It’s a rainy afternoon when we arrive at Nkomo Primary School, in Mnqobokazi, a small village within Hluhluwe town in northern KwaZulu-Natal, a province in South Africa.
The school’s 51-year-old principal, Nomusa Zikhali, approaches us with a smile and a gentle handshake as she welcomes us to her office in a school she first started for a handful of students under four hulking trees.
Zikhali was born and bred in this dry corner of Mnqobokazi. Teaching was always her passion.
“When I was young, I used to play school with my friends and I was always the headmaster. I used to love being a teacher or I’d be a social worker because I loved working with people,” she says.
Zikhali had it tough growing up. She ran away from home, as her father wanted to marry her off at the age of 16.
“I left school in standard eight because my father believed I was old enough to get married. He wanted 11 cows, so I was supposed to get married to a man with five wives,” she says.
Her older brother suggested she relocate to big city: Johannesburg.
“He also didn’t like the idea of me being married at a young age, so he wanted me to go and stay with him and his girlfriend, who worked as a domestic worker in Johannesburg,” says Zikhali.
“I was scared and confused; I didn’t think I would survive. I didn’t even have an ID or passport, so I had to hide at the house where my brother’s girlfriend worked. I sometimes felt lonely and intimidated by the huge buildings, big city lights and busy lifestyle.”
Even here, life was not easy but she managed to survive for two years.
Zikhali and her brother’s girlfriend sold street food – fat cakes and polony – in Ellis Park, commuting by train every morning. Her R500 ($37) profit bought her a ticket to return home. It also brought her face-to-face with her future husband. He benevolently offered to pay for the 11 cows her father wanted.
“On my way home I met my future husband on the bus; when I told him about my story, he offered to pay for the cows.”
At 18, she got married but personal tragedy was in store. Tears well up in her eyes as she relates the story of her two-year-old son’s death in 1994.
“He was burning, I went to the clinic and the nurses told me that they only treated emergencies on weekends. I was turned away and at night he got worse, he had a fit and died on a Monday morning before I could return to the clinic. I couldn’t accept his death, I almost went crazy,” she says.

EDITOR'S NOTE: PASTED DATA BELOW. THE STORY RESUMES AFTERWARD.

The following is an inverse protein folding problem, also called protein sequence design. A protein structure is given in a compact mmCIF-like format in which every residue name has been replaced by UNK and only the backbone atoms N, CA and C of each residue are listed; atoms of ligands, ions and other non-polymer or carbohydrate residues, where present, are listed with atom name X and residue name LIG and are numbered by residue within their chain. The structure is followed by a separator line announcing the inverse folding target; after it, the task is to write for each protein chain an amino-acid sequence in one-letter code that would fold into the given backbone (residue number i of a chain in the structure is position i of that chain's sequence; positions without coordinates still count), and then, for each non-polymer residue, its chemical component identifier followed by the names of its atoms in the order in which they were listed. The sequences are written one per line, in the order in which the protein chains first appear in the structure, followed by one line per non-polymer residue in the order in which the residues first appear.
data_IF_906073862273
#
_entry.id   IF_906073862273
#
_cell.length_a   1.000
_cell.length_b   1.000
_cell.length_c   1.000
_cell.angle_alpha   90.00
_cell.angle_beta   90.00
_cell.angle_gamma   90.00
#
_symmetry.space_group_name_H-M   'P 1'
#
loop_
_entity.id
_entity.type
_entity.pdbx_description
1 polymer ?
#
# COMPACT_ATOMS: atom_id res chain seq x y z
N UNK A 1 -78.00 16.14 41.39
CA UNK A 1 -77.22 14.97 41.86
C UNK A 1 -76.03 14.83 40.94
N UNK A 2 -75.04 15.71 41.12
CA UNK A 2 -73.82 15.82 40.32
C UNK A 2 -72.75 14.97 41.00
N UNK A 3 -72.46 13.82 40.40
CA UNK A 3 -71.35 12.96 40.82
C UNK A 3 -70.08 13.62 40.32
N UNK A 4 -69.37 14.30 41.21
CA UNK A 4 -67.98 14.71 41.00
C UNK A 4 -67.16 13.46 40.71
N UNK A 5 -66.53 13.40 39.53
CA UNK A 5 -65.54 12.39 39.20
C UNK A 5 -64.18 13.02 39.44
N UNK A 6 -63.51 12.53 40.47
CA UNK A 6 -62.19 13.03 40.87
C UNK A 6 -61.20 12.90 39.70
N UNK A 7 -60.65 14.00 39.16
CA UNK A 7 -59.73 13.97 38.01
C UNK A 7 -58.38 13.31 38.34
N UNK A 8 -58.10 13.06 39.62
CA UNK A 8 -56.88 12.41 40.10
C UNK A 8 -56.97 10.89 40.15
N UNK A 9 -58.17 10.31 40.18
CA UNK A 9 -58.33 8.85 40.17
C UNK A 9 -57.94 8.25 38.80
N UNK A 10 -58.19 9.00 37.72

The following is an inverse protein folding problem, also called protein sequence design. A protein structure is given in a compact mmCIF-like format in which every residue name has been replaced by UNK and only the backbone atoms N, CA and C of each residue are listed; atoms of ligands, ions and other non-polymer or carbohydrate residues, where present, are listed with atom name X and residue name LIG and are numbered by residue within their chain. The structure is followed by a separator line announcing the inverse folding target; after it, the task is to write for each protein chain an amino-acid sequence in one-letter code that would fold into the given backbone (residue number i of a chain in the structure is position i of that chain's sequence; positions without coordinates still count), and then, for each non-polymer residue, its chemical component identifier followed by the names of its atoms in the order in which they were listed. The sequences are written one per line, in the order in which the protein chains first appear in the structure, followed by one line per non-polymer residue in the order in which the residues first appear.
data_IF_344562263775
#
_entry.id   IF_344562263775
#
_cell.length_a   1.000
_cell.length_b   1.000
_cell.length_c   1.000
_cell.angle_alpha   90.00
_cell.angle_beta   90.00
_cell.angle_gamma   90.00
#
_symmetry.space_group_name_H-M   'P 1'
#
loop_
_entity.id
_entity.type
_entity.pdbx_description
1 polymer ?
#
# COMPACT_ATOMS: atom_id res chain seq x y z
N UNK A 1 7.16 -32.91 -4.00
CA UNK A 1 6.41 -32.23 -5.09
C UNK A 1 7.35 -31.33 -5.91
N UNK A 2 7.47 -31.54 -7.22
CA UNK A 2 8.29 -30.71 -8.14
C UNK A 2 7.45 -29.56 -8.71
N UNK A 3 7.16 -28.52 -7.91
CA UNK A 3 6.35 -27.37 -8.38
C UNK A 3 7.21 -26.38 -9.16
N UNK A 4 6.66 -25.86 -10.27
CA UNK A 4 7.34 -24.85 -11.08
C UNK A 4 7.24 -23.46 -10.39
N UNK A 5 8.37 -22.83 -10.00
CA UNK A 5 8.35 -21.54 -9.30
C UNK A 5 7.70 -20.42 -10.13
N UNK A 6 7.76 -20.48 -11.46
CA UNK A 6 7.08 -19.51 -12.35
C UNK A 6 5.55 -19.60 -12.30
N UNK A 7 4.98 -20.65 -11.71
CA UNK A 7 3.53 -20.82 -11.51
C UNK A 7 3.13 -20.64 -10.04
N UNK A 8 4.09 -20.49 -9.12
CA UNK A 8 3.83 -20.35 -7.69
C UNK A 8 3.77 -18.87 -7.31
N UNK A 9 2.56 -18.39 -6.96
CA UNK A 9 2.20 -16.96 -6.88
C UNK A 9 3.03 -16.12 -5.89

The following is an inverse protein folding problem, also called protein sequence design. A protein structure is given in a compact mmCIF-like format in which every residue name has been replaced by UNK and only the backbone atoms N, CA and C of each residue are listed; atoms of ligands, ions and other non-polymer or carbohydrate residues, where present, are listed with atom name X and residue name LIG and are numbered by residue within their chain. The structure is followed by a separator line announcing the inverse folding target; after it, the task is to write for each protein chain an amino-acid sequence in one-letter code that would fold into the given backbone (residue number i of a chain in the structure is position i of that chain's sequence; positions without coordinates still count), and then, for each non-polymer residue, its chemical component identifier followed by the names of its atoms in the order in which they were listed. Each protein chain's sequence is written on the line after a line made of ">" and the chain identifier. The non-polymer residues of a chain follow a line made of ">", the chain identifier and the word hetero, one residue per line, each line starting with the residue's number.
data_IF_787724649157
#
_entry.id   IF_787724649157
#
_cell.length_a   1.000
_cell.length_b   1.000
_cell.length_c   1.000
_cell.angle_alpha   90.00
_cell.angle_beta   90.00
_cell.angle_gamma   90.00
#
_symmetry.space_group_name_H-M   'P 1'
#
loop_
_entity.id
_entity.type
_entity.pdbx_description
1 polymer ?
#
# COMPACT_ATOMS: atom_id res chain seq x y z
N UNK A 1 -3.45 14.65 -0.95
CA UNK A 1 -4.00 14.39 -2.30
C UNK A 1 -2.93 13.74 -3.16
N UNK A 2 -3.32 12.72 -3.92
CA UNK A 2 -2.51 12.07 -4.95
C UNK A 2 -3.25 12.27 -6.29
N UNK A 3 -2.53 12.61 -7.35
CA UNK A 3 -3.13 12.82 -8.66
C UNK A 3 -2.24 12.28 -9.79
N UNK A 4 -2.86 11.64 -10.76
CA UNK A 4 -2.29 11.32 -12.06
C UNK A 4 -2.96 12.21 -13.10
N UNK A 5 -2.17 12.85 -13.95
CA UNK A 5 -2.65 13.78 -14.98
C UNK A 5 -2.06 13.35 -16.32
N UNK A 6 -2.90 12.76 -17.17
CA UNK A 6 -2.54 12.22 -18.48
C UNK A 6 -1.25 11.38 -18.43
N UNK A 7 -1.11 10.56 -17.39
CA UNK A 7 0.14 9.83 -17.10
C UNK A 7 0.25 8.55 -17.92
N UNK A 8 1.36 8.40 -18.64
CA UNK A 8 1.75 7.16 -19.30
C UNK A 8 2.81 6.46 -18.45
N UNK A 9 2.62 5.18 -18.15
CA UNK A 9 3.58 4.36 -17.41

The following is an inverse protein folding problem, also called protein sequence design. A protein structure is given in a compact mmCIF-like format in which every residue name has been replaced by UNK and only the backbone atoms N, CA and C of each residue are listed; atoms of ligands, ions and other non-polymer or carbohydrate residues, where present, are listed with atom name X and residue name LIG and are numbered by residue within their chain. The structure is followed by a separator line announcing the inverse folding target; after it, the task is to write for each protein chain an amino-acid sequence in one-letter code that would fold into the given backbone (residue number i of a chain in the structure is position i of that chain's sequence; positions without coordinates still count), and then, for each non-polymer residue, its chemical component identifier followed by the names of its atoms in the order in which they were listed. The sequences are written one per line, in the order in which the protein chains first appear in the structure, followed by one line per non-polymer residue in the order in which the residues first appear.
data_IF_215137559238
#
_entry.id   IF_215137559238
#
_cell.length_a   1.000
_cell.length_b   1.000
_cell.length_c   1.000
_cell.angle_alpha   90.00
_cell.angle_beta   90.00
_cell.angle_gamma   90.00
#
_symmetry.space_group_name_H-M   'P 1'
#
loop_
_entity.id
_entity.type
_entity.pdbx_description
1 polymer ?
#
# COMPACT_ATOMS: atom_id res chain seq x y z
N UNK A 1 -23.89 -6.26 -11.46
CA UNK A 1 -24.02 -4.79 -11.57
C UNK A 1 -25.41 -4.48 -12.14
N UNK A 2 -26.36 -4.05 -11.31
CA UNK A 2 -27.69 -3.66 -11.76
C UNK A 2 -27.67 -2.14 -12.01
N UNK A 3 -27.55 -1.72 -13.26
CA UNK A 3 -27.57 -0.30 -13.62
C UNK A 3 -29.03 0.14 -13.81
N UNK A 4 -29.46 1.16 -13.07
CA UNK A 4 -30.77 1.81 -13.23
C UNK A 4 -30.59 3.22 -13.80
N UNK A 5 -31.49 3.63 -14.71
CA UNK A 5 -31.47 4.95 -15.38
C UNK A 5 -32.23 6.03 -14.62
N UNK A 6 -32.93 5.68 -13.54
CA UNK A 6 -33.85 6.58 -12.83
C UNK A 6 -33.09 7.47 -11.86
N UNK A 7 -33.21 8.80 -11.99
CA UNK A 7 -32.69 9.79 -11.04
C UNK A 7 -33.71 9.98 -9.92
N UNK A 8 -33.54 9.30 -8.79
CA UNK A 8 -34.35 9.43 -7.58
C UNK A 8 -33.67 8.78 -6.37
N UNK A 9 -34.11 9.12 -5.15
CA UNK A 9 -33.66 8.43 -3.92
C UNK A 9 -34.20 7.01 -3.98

She channelled the pain into completing matric. She couldn’t go to university because she had to take care of her mother-in-law who had had a stroke.
Because of her love for mathematics, she volunteered at a school as a teacher for seven years without pay.
“I decided to register part-time at the Rand Afrikaans University for a teaching course through correspondence,” she says.
She noticed that the nearest school was 20 kilometers by foot, so she wanted to build a school nearer, and approached the education department, which approved her proposal, but didn’t have enough money to fund it.
“I started the school alone in a hard-to-reach area where I was supposed to walk and cross a flooded river with a handmade boat with 35 children every day.”
She had to move to a rondavel [an African-style hut] on the other side of the bank for two months.
This made teaching difficult as nature continued to conspire against her.
The floods worsened, and the number of students in her school shrank from 60 to 25.
Zikhali was forced to look for a better, safer location. The site she finally settled on only had trees but no brick-and-mortar infrastructure, whatsoever. But under those four majestic trees, she set tables, wooden mats and a stove where she cooked meals for the children.
“I decided to make one of the trees my office; whenever you came to the school you would wait for me in my office; and I used the others for grade 1, 2 and 3. I was the only teacher and had to teach the different grades at the same time,” she says.
Zikhali asked the Africa Foundation, an independent non-profit organization, for classrooms; they built two.
Sixteen years later, the school has 20 classrooms, 860 children and 26 teachers. Zikhali also opened a center for orphaned and vulnerable children.
“I decided to do some home visits after school and saw that the situations at their homes were not alright. There are some children who have bad mannerisms; I don’t push them away, because it’s their way of crying out for help, there’s usually a story behind a child’s behavior.”
Khumbulani Ngwane, a 30-year-old plumber and electrician who was taught by Zikhali, recalls how learning under the trees taught him perseverance.
“The situation was difficult, especially on rainy days; sometimes we’d bring planks and used them as chairs and others would sit on dirt. But that whole experience taught us to never give up in life. As much as we were learning from text books, we were also trained on how to handle life problems.”
Ngwane’s parents died when he was young; his mother was shot by robbers and his father passed away following an illness. Zikhali took him as her own.
“She’s an amazing person,” says Ngwane. “She basically raised me and opened so many doors for me and others in the community without expecting anything in return.”
Zikhali plans to retire in 2020 and continue with her community projects.
Hopefully by then, her rain cloud will have a silver lining and her children a roof over their heads.